The Tempe City Council will consider allocating $1.4 million for more graves and a six-story mausoleum to improve the historic Double Butte Cemetery.
Tempe leaders are hopeful that sales of the additional burial sites will generate enough revenue to keep the cemetery from tapping city budgets.
The city spends about $50,000 a year to maintain its only cemetery, which sold the last of its 20,000 burial sites in 1994, officials said.
The proposed allocation also would pay for general improvements and the construction of a gated entrance on the cemetery’s north side near Interstate 10 and Broadway Road.
The request is part of the proposed five-year Capital Improvement Program budget that will be discussed by the council during its issue review session at 6 p.m. Thursday at City Hall, 31 E. Fifth St.
The city charter requires the proposed budget be submitted to the council for review prior to the end of each fiscal year. Requests for the five-year plan total more than $555 million in projects ranging from sewer lines to police radios.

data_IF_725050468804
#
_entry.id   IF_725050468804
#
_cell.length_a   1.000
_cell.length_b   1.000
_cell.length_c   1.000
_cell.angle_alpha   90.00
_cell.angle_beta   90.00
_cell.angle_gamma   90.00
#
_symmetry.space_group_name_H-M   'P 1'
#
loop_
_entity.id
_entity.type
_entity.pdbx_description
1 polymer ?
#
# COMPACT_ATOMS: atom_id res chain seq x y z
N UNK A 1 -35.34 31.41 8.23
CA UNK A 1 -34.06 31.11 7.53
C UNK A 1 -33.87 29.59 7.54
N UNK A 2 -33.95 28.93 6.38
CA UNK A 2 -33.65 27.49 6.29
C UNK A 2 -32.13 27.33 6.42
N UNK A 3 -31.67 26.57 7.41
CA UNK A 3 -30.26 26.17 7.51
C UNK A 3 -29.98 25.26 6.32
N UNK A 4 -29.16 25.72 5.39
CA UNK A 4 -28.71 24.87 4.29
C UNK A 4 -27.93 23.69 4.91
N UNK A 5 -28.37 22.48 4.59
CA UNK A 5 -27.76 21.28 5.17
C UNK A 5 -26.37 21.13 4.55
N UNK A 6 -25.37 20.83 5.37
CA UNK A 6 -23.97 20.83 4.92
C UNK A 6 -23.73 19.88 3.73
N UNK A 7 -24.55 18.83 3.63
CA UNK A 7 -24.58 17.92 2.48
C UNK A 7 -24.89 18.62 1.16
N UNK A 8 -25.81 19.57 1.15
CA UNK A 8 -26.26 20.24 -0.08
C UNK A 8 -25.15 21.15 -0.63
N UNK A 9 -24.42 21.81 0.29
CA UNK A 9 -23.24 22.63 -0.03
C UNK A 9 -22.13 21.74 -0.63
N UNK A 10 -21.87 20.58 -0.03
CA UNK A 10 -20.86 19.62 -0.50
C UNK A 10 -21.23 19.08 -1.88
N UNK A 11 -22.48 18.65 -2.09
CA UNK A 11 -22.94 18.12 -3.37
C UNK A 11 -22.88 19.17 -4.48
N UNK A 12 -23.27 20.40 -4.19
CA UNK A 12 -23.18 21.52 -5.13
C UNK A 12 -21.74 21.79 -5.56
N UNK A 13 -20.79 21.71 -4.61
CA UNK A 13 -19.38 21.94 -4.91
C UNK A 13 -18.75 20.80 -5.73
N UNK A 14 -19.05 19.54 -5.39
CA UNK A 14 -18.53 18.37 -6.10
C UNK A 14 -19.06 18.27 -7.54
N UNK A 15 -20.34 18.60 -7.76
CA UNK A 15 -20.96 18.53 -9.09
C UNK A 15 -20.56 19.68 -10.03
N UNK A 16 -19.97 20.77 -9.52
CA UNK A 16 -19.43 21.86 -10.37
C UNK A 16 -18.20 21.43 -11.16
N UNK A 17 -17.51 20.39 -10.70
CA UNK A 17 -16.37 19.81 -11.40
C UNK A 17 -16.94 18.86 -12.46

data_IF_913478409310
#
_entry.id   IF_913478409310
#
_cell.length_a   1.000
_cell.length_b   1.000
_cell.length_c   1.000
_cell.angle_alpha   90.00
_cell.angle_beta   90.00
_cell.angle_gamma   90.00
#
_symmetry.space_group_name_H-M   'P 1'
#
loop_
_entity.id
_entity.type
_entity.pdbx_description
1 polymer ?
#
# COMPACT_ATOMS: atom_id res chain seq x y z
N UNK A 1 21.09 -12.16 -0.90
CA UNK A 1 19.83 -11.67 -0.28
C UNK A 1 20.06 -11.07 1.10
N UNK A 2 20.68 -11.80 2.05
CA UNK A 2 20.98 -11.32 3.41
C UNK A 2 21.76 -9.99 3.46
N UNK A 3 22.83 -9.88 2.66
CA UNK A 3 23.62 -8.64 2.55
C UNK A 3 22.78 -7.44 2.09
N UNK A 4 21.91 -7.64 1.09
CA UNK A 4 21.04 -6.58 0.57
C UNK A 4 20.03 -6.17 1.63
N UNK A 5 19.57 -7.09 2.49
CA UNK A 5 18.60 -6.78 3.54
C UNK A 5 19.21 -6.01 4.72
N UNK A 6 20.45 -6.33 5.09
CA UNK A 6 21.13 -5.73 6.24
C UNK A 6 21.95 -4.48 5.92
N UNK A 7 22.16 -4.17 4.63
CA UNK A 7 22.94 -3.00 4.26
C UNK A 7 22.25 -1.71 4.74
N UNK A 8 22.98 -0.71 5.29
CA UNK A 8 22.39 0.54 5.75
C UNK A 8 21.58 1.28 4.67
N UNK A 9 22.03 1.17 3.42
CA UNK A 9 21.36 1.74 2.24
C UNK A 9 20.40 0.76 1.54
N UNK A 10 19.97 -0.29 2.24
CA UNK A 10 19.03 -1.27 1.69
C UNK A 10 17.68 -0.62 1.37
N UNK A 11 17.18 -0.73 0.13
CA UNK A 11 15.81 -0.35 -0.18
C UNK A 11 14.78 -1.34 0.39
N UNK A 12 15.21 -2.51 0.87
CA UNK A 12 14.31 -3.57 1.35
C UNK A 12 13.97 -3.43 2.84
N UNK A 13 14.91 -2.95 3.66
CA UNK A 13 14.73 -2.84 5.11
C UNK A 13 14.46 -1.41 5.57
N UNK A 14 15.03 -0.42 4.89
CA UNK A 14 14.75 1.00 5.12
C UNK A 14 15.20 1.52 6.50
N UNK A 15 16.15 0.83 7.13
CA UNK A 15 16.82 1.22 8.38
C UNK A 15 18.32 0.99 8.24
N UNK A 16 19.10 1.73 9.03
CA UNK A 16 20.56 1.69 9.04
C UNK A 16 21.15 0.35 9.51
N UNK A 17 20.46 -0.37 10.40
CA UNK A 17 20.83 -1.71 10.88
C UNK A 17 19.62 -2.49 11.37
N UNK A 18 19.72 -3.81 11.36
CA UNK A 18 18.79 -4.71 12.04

A cemetery master plan calling for 800 grave sites and an additional 120 infant plots was completed about two years ago, city spokesman Shawn Wagner said.
Construction could begin this summer if the council approves the proposed budget, Wagner said. But he did not know when the burial sites would go on sale.
Since selling its last plot, the city has maintained a list of people wanting to be notified once more become available, said Mark Richwine, deputy community services manager.
More than 60 people are on the list, but city officials refused to release names to protect their privacy. Richwine said that the plots would be sold on a firstcome, first-served basis.
"We wouldn’t take anybody’s money until we are nearly finished with construction," Richwine said.
The city had attempted to get out of the burial business in 1996 when it sold the cemetery to Gil Szajna.
But poor management and broken promises prompted the city to take back the cemetery three years later.
Known as the "The Arlington of Tempe," the historic cemetery opened in 1897 and is the final resting place for many of Tempe’s pioneering families.
Among them are the city’s founder, Charles T. Hayden, and his son, Carl Hayden, who served in the U.S. Senate for five decades.